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OAG DISAPPOINTED IN PACE OF HEALTHCARE AND WELFARE REFORMS

Government 17 Aug, 2021 Follow News

OAG DISAPPOINTED IN PACE OF HEALTHCARE AND WELFARE REFORMS

Auditor-General Sue Winspeare

By Staff Writer

 

The Cayman Islands Office of the Auditor-General(OAG) has lamented a government's failure to act on recommendations to improve the healthcare system and welfare programmes.

In its newly-published report, ‘Follow-up on past PAC recommendations 2021 – Report 1’, the OAG said there's only been limited progress in implementing not just its recommendations but also those coming out of hearings by the Public Accounts Committee(PAC).

The current report updates two previous assessments dating back to 2018 that the OAG previously rated as 'red' (limited progress) and 'amber' (some progress).

Those reports are; Government Programmes Supporting Those in Need (May 2015), and Ensuring Quality Healthcare and a Healthy Population (January 2017). According to the current review, very little progress has been made on the priority areas tagged ‘red’ (limited progress).

Auditor-General Sue Winspeare said: “The original recommendations made by my office date back to 2015 and 2017. The previous PAC held hearings on these two reports a number of times and issued its own reports with additional recommendations, the last being in April 2019. Very little has changed since then.”

In a statement accompanying the report, she called the situation very disappointing.

“The Government’s progress with implementing recommendations made by the PAC on two reports covering the significant public services areas of healthcare and social assistance is very disappointing.”

Addressing the state of the healthcare system, the Auditor-General concluded that severe shortcomings still exist despite being highlighted previously.

“We find that Cayman still has no overarching strategy or policy for healthcare and a legislative framework that is outdated and deficient. As a result, Cayman’s health care system is not providing best value to its people and practices for inspecting health care facilities, registering health care practitioners and developing Caymanian Doctors are still lacking.”

The review of the Government’s welfare programmes, is equally disappointing.

Ms Winspear says: “There is still no co-ordinated social assistance strategy and so it is not clear if the most vulnerable in our society are being adequately supported, and it is likely that there continue to be inconsistencies in the eligibility criteria for accessing support and gaps and overlaps in provision. The Poor Persons (Relief) Law dates from 1997 and has still not been modernised to be fit for Cayman in 2021, despite assurances to the PAC in 2018 that this was under review.”

The timeline of the report clearly places the responsibility for the current state of affairs at the door of the previous government, providing a status update on 15 PAC reports tabled in the Parliament between September 2018 and December 2020.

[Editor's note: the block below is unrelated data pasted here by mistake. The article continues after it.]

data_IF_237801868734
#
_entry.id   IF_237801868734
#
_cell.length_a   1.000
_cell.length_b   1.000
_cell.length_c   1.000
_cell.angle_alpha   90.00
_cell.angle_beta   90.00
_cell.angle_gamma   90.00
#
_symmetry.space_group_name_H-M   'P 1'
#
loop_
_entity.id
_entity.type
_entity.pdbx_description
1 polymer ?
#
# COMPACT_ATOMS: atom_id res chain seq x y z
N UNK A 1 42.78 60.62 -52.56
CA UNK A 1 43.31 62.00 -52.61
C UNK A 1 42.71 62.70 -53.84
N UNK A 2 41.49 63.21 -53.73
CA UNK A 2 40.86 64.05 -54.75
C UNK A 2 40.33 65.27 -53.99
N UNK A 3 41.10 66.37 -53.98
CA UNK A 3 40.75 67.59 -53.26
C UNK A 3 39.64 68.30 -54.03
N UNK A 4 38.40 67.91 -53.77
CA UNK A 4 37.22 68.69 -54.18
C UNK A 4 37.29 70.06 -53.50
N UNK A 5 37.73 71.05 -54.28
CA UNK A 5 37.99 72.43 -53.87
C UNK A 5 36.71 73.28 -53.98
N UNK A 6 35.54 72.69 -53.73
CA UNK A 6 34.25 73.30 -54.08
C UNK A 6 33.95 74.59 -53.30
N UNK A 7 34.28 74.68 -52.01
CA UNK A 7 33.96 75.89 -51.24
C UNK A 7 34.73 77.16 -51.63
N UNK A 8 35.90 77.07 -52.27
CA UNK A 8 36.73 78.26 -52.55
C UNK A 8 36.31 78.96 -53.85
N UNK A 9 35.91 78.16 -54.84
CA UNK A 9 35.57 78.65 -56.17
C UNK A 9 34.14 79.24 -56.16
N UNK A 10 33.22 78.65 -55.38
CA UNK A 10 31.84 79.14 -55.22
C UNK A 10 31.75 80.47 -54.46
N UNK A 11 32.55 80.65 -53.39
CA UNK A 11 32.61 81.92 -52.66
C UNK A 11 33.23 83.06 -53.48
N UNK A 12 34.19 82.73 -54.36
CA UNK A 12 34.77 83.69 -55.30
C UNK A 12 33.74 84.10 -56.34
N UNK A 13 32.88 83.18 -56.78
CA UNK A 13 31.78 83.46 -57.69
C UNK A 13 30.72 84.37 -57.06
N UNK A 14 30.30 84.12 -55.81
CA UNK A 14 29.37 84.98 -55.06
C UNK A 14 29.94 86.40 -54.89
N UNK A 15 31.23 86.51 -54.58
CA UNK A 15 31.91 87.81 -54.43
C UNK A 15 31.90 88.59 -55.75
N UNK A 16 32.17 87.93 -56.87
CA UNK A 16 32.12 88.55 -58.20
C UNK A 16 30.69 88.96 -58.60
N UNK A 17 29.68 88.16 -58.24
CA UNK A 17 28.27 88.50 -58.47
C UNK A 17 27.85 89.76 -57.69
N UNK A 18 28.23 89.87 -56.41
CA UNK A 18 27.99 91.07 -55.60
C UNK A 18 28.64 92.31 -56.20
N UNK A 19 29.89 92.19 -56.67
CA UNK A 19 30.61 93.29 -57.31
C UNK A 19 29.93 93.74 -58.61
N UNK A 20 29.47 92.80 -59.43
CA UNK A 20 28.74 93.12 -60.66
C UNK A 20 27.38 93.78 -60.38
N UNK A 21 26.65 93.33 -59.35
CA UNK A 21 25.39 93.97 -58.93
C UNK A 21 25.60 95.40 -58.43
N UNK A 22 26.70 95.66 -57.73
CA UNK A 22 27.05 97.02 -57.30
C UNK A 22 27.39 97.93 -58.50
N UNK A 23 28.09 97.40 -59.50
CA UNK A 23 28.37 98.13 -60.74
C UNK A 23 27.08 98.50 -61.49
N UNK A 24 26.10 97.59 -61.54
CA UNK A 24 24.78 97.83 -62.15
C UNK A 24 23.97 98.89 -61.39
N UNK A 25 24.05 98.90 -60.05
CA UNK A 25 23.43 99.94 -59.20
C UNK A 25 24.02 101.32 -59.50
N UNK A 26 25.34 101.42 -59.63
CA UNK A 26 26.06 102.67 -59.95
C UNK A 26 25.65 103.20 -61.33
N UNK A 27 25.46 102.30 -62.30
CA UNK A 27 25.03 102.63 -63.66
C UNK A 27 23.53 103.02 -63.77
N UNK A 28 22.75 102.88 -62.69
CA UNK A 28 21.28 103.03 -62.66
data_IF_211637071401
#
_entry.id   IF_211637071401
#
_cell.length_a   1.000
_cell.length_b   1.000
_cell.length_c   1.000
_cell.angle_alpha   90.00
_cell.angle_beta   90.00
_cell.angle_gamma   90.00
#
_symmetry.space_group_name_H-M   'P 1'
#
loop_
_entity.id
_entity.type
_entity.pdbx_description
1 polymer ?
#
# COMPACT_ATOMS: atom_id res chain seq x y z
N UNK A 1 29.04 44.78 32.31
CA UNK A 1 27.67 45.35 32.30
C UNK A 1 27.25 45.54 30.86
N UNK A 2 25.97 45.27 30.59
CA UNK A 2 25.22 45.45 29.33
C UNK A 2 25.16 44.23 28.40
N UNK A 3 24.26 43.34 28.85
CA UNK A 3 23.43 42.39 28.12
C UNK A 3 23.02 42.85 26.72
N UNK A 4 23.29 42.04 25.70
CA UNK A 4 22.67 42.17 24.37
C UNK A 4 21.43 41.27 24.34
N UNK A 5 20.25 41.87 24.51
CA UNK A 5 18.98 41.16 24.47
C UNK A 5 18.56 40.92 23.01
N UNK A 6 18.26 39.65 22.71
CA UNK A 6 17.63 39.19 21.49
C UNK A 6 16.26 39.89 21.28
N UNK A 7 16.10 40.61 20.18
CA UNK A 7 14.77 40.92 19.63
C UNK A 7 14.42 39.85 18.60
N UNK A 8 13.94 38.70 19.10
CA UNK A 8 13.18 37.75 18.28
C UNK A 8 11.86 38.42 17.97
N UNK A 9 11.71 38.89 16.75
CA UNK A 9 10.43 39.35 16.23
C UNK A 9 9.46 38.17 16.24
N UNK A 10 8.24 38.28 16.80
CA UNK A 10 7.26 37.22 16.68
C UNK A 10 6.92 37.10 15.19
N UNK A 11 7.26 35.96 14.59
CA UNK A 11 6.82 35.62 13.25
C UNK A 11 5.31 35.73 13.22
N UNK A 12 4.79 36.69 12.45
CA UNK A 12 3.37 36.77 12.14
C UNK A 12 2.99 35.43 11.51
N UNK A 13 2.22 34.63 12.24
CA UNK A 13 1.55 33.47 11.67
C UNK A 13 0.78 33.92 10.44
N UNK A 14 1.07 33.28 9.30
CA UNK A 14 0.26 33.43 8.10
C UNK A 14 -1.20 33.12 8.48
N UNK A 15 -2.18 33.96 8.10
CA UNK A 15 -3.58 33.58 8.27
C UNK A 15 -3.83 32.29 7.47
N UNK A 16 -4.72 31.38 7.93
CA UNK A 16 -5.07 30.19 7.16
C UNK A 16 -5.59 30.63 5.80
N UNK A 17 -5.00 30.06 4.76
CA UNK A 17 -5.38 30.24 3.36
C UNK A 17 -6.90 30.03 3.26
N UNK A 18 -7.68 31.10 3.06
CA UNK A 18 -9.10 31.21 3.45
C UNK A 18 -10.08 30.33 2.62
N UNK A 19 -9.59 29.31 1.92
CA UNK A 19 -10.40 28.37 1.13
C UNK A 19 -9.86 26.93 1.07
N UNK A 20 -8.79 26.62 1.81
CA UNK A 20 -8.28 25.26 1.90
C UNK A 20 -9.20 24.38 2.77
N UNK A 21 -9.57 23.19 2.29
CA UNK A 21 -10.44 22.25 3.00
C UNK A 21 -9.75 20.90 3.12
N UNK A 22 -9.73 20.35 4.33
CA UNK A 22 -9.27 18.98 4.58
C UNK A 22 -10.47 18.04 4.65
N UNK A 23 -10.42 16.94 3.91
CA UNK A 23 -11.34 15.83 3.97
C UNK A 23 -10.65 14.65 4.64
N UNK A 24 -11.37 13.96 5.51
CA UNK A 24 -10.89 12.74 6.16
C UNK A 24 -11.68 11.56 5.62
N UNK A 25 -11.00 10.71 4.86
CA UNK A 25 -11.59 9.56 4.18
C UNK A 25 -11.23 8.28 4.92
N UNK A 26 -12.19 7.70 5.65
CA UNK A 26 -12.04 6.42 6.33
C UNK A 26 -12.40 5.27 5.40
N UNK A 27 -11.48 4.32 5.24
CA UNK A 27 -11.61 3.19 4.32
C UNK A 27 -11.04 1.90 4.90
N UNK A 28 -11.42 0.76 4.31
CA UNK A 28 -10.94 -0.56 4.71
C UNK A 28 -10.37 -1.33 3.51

It shows that as at February this year when Parliament was dissolved before the April election, the Government had tabled formal responses to nine of the PAC reports. Of those, only three were tabled within the 3-month timescale required by the Parliament’s Standing Orders.

The OAG said the Government had also not responded to five PAC reports.

“It is disappointing that since my last report in 2018 on Government’s progress with implementing PAC recommendations, the Government has fallen significantly behind.” Ms. Winspear observes.

“Of the nine Government responses tabled, only three were done so within the required timescale and the Government has not yet responded to five PAC reports, some dating back to 2018. Implementing PAC and my recommendations is not just a tick box exercise but something that can and should deliver real service improvements that will positively impact peoples’ lives.”

 

Acting Deputy Governor reacts

Meanwhile, Acting Deputy Governor Gloria McField-Nixon, acknowledged the OAG’s concerns and pointed to the Civil Service’s “commitment to improving the timeliness of its responses to the PAC.”

In a press release she stated, “The Civil Service has battled fires on many fronts during the two-year period in question, which has undoubtedly delayed some administrative responses. As part of our continuing efforts to enhance efficiency and accountability, we are revisiting our processes to ensure that we improve the timeliness for tabling Government Minutes.”

The Acting Deputy Governor also said, “We appreciate the OAG recording that some, albeit insufficient, progress has been made on reducing the backlog of Government Minutes and we are grateful to the OAG and the PAC for working with the Civil Service to streamline these processes.”

 

PACT picks up the slack

In an earlier reaction Hon. Min, for Social Development, Andre Ebanks said the current administration is working on improving the social welfare situation.

"The PACT Government is committed to re-imagining social development…We intend to deliver on a decade of reforms that were not prioritised previously,” Min. Ebanks declared.

He referred to the newly-initiated "social development pillar” grouping the Needs Assessment Unit(NAU), the Department of Children and Family Services, the Sunrise Adult Training Centre, Children and Youth Services (CAYS) Foundation, the Housing Repairs Committee and the Adoption Board.

The Auditor-General’s ‘Follow-Up on past PAC Recommendations 2021 – Report 1’ is the first in a series of four reports.


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